FIC has followed their phenomenal success with the PA-2007 by producing another leading edge socket 7 motherboard. We tested this motherboard with Intel, AMD, and Cyrix chips. All of these were supported without problems once we figured out the correct jumper settings. This board manages to combine some of the best features of the R581A and the SY-5EH, making it a ‘must have’ if those are the features you need.
The most noteworty feature of this board has to be its ability to support the 100MHz bus when the new 100MHz socket 7 processors hit the market. We were disappointed to find that it would not readily run as many of our current processors at the higher bus speed as the Soyo had, but at standard settings every processor we tried worked flawlessly with no tweaking whatsoever.
FIC provides bus speeds of 66, 75, 83, and 100MHz, plus multipliers from 2.0x to 5.5x in .5v increments. The supplied voltages range from 2.0v to 3.2v in .1v increments, making this a very flexible board ready to handle processors that haven’t been invented yet.
The most important feature missing from this board is support for single-voltage processors. Perhaps this is an indication of FIC’s ability to move forward and dispense with what might be ‘unneeded’ backwards compatibility. This means that anyone upgrading a Pentium Classic based system has to buy a new dual-voltage processor along with this board. Fortunately, the 503+ supports every dual-voltage processor ever invented, starting with the Cyrix PR200L, and extending to the AMD K6-2’s which haven’t even been released yet.
Since the board supports bus speeds above 66MHz FIC has made provisions for SDRAM speed settings accordingly. The SDRAM can be set to match the CPU frequency so that when the 100MHz processors arrive they can be teamed up with PC100 SDRAM for maximum performance. The other option is to set the SDRAM to match the AGP bus, which remains at 66MHz. This will allow users of 66MHz SDRAM to continue to use it with processors running at 100MHz.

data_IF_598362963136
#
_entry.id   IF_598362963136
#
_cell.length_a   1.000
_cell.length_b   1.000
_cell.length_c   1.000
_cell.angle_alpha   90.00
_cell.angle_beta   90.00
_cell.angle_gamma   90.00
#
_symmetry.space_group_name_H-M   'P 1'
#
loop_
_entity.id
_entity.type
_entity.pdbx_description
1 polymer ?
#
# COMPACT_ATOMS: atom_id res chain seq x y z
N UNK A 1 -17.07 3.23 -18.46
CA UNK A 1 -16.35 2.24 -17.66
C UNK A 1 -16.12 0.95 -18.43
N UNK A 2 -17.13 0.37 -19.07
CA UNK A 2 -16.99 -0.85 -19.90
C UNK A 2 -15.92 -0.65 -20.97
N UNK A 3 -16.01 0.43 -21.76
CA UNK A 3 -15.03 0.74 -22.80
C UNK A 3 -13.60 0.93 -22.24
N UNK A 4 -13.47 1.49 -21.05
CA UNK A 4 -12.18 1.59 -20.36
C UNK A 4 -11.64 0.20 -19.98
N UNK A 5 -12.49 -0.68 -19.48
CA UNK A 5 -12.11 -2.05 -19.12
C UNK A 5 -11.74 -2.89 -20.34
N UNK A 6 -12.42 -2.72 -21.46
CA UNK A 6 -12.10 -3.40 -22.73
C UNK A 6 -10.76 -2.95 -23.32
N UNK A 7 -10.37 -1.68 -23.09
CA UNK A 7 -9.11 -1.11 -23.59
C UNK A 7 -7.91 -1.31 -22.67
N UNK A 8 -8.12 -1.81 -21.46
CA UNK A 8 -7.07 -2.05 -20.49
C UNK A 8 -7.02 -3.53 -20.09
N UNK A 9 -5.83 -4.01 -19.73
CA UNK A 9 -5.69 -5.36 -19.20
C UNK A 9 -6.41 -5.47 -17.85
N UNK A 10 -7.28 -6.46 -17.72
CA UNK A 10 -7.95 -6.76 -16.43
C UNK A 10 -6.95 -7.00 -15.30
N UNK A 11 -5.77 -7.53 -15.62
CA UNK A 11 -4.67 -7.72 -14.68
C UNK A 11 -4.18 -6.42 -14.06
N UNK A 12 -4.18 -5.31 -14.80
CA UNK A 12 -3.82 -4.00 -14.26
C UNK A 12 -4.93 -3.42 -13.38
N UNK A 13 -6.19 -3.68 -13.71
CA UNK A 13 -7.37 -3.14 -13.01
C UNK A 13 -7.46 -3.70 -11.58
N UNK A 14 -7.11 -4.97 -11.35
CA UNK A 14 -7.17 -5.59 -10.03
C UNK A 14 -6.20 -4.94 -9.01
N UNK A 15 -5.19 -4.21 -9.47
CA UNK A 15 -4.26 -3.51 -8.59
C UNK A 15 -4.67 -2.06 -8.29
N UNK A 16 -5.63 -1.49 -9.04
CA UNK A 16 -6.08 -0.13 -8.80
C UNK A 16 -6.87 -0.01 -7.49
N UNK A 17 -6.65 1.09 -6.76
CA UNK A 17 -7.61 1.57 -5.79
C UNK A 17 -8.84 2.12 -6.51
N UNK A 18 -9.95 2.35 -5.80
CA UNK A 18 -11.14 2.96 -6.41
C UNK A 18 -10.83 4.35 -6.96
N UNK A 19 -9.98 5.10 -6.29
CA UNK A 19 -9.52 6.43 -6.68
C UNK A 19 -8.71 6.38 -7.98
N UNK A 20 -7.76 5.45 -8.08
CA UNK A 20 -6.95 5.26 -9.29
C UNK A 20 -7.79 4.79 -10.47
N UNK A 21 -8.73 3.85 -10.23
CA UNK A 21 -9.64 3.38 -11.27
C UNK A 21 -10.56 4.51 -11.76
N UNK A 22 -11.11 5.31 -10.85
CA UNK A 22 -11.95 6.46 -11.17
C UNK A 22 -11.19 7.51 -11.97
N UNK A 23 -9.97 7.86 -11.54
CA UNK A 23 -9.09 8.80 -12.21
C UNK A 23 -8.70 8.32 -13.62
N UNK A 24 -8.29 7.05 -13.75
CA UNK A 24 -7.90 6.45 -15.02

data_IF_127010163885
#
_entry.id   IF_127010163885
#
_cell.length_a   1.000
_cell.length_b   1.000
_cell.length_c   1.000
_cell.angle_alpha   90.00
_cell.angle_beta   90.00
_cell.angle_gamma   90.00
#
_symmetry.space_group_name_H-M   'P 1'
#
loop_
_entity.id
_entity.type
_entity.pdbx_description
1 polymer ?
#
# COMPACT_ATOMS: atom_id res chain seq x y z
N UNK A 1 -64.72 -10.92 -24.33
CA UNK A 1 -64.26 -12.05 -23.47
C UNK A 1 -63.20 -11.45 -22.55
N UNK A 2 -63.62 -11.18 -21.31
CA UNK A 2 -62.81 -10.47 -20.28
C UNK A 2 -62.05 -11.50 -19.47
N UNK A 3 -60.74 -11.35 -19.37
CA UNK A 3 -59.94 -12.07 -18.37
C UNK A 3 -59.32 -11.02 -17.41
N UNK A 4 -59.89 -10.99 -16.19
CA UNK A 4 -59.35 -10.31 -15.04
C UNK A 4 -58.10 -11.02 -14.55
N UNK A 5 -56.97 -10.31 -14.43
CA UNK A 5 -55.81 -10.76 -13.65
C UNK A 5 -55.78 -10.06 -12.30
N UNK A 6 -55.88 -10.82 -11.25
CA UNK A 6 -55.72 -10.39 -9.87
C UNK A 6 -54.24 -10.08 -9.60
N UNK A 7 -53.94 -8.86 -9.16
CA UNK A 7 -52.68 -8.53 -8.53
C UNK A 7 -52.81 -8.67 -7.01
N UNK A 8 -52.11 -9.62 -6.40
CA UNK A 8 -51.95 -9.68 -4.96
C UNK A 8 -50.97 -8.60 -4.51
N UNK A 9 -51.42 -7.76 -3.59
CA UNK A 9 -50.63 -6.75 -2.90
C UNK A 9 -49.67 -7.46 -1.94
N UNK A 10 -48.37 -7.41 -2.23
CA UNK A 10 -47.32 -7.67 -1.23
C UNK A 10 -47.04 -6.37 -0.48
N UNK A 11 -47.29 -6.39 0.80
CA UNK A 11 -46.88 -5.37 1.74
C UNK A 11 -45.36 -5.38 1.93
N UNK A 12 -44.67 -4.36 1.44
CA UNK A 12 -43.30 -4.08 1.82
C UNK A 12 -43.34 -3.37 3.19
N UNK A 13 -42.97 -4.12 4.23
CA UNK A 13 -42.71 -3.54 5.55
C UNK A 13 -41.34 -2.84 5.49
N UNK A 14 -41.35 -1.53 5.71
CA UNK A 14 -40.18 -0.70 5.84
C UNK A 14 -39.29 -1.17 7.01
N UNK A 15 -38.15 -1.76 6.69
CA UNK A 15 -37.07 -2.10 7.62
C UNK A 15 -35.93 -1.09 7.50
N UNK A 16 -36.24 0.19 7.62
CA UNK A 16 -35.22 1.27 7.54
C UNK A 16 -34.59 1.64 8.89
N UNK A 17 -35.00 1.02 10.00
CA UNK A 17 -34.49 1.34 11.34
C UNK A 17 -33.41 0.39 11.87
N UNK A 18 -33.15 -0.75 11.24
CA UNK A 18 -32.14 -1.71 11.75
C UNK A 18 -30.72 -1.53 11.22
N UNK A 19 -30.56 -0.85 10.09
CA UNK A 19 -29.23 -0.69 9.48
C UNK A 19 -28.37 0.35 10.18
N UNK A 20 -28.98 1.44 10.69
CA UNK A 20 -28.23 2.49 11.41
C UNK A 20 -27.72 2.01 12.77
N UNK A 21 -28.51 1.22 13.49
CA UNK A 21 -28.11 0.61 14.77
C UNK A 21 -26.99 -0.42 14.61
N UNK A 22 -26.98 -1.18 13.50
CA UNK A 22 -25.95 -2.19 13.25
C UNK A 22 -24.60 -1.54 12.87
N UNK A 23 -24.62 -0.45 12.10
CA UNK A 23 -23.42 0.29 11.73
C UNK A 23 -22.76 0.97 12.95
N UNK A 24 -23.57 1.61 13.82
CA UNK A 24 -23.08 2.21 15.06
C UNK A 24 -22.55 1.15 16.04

Like the Soyo SY-5EH, the 503+ does have some limitations in the number of PCI slots. Both boards are limited to 3 PCI and 3 ISA slots, one of which is shared. This means you had better use an AGP card in the single AGP slot, or you will run out of PCI slots very quickly! The standard AT power connector, 2 EIDE and 1 floppy connector are included, along with 1 Parallel and 2 Serial connectors, and an IrDA header. Also included is a USB Port Connector (requires optional adapter cable).
Memory Slots is one category where the FIC has both Soyo and M-Tech beat. The 503+ boasts 4 SIMM slots along with its two DIMM slots. This means that if you’re looking to upgrade from an existing system based on EDO SIMMs this board has the slots that nobody else gives you.
Cool and/or Unique Features
The board sports 1MB of L2 cache, and supports up to 512MB of memory, giving it a bit of a performance boost, and allowing for plenty of headroom in the memory expansion department.
The 503+ is a rather small AT form factor board, 9.2 inches x 8.6 inches. With only 3 ISA and 3 PCI slots (1 shared) FIC had room to put the EIDE connectors between the AGP slot and the memory slots. This helps avoid the clutter of cables near the keyboard connector and puts the EIDE connectors closer to drives mounted in the front of tower-style cases.
Compatibility & Stability
The 503+ doesn’t support single-voltage processors, so that ruled out Pentium Classics, as well as the IDT WinChips. All processors we tested (Pentium 166MMX, Cyrix PR200/PR233, AMD K6 200/233/300) were detected properly, and worked well on this motherboard at their rated speed. We experienced no crashes while running Winstone98 tests at both 66MHz and 75MHz bus speeds for any processor. Although we have not been able to test this board with a K6-2 processor, FIC has. This board was developed with the new generation of 100MHz processors in mind, and is guaranteed to be completely compatible with them when they arrive.
We tested several brands of SDRAM, including Micron PC100 SDRAM, without any problems at all. We also tested EDO modules, which worked as well. You will see slightly faster performance with SDRAM due to the timings.
FIC has followed their tradition of popular motherboards with a tradition for easy-to-follow manuals, and this one is no exception. All jumpers are easily located and set using the included diagrams. The BIOS features are also well documented, allowing the user to understand the function of each setting. Unfortunately, the manual has a misprint that labels several jumpers improperly. We discovered this in our testing when a K6-233 would not post at its standard settings. Check out our “Tech Reports” section for the correct jumper settings.
The 503+ will support the 100MHz bus that doesn’t seem to work on the R581A, and boasts the extra SIMM slots that aren’t available on either the Soyo or the M-Tech. For those looking to run today’s processors at 100MHz the Soyo is still the better choice. For anyone who needs more than three PCI slots the R581A is still the best choice. For those running single-voltage processors this board won’t do. If the feature configuration of the 503+ matches what you’re looking for, then this board should certainly be on your short list of Super Socket 7 considerations.
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